The film they come to see has violence, drama, love and humour, but it is no Hollywood blockbuster. "Breaking the Silence" is about sexual violence and abuse of women - major problems in parts of eastern and south-eastern DRC, including South Kivu and Katanga provinces. Forcibly displaced women and girls are particularly vulnerable to abuse, and these are areas of high refugee return.
The film, which is aimed at combatting and raising awareness about the scourge, tells the stories of Congolese women and girls who have been raped, and of the physical and psychological scars they have suffered. The audience also hears from the men in their lives, husbands and fathers, who express emotions ranging from shame to depression.
"Breaking the Silence," which was produced by IF Productions of the Netherlands, also shows the challenges and difficulties that victims and their families face when seeking access to justice, despite the fact that a new national law on sexual violence was passed more than two years ago. Impunity remains a problem.
The mobile cinema is being organized by UNHCR implementing partner, Search for Common Ground (SFCG), a United States-based non-governmental organization that specializes in conflict resolution and conflict prevention. The cinema came to Katanga province last week after touring villages and towns in neighbouring South Kivu province, where an estimated 200,000 people saw the feature.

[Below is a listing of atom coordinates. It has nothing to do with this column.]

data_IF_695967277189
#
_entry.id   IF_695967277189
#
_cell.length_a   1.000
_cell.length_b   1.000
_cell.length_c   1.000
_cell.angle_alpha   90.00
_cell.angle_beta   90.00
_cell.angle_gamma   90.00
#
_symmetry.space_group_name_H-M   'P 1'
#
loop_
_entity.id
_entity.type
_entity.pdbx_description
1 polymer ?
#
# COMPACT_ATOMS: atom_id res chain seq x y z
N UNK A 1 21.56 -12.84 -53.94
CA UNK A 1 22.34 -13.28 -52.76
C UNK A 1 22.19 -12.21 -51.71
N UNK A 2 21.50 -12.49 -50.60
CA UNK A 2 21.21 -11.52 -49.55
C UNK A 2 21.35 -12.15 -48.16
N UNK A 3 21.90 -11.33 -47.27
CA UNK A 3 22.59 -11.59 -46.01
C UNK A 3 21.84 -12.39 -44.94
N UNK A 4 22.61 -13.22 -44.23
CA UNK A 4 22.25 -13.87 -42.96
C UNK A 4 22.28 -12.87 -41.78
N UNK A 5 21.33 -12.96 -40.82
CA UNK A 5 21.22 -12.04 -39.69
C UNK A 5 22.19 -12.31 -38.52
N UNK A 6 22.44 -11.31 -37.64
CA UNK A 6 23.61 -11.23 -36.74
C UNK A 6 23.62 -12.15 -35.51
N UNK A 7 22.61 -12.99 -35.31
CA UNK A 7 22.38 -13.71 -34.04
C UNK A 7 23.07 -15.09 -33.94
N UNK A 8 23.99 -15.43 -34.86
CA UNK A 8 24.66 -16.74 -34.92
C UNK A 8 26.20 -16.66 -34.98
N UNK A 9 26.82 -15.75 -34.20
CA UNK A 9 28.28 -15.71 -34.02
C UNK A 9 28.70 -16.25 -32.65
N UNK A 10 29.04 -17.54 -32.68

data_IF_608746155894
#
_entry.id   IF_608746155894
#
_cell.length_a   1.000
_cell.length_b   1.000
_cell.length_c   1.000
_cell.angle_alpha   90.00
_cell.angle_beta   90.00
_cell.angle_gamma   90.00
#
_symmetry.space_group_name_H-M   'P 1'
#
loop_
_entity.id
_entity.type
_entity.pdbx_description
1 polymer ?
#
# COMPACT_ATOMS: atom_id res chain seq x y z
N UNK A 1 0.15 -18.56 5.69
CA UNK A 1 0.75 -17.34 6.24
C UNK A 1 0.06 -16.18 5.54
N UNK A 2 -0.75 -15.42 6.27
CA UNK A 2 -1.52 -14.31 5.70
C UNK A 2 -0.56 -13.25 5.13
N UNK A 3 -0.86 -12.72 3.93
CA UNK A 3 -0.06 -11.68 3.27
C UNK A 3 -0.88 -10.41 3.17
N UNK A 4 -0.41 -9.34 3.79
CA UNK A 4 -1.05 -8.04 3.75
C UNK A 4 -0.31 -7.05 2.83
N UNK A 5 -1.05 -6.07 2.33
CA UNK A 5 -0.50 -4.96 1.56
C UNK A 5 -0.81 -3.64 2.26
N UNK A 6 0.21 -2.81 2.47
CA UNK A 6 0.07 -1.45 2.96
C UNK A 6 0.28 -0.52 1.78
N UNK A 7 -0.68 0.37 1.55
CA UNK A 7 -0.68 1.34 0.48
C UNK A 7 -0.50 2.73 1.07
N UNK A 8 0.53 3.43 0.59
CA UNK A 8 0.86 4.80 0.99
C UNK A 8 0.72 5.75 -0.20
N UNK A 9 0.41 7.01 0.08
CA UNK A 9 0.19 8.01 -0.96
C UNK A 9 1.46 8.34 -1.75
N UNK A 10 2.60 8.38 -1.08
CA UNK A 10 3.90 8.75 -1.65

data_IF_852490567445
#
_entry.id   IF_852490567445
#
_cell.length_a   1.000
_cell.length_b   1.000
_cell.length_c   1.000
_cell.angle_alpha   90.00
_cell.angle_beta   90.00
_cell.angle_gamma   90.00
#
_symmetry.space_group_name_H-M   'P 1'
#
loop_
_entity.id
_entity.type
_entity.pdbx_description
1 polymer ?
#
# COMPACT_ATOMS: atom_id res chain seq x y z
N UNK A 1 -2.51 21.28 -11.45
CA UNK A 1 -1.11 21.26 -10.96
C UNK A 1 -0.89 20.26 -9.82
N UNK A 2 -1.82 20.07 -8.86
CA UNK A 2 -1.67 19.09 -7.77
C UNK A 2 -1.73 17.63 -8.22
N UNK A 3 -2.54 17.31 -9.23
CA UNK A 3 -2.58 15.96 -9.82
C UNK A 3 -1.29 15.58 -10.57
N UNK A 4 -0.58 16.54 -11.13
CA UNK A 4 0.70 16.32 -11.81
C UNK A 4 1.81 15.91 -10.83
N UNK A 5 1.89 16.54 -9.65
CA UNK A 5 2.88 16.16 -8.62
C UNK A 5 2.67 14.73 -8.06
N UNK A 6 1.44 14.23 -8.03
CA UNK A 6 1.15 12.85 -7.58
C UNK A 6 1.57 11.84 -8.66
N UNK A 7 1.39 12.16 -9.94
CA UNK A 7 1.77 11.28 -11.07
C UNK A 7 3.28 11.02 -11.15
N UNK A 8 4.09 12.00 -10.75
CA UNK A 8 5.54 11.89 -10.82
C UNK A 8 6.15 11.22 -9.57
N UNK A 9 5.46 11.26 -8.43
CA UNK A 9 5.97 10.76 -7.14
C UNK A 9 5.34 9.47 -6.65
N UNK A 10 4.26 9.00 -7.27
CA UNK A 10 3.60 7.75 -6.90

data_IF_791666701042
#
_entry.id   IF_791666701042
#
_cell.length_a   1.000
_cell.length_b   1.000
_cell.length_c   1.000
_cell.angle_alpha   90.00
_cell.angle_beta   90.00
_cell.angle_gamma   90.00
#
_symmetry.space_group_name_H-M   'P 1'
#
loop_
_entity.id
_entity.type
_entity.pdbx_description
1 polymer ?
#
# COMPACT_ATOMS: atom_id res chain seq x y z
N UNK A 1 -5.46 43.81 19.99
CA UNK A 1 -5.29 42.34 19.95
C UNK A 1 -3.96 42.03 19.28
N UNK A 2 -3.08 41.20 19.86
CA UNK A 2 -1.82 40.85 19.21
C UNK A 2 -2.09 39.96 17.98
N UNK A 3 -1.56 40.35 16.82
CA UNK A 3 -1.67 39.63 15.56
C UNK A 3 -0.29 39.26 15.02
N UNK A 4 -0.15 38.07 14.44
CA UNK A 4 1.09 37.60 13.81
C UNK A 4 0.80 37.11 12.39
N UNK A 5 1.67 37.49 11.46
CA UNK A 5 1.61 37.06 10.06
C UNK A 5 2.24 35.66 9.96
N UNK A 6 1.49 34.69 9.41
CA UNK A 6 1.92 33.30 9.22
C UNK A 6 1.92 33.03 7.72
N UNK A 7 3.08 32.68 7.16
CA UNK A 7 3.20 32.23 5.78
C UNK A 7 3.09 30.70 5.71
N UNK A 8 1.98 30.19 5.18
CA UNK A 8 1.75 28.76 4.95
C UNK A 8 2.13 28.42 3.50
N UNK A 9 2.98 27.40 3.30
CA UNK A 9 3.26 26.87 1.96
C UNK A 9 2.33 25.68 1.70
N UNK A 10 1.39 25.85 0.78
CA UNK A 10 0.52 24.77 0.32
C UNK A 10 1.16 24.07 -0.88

The first open-air showing of the film in Katanga was at the Mulolwa Stadium in Moba, a town on the west shore of Lake Tanganyika. An estimated 5,000 people, including UNHCR staff, attended the screening. A generator was used to power the projector.
The audience seemed rivetted by a film that explores a subject few people talk about openly here. There were moments of total silence during moving or shocking testimonies and outbreaks of laughter in lighter moments. Many people told UNHCR they were very impressed by the film and praised its educational value.
"These screenings stir people to examine the heavy burden weighing on the minds of the victims, call on perpetrators to end such practices, and urge the authorities to apply the law in an impartial manner," said one woman.
"The film also shows how men are affected by the rape of their wives and daughters. It's important that they be counselled too," added a young man. The mobile cinema will continue to tour the province until next Wednesday, helping to raise awareness about sexual violence among tens of thousands of people who normally have no access to audiovisual media.
Lena Slachmuijlder, head of SFCG's office in the DRC, explained why the programme was attracting so many people. "Mobile cinema is attention-grabbing and attractive, especially in areas like Moba where the people have few opportunities to watch television or films. The moving image is a particularly appropriate tool for tackling the taboos, stereotypes and general confusion surrounding the very definition of what constitutes rape," she said.
Assessments conducted after the screenings of "Breaking the Silence" in South Kivu indicate some improvement in the way men regard and treat women there as well as greater sympathy and understanding for the plight of victims of sexual violence.
According to United Nations figures, almost 3,500 women were raped by militiamen, soldiers or civilians in the eastern DRC in the first half of this year. "Given the taboo and stigma surrounding the issue, there are probably many other women who lacked the courage or the opportunity to report their rape," noted Barry Moon, head of the UNHCR office in Moba.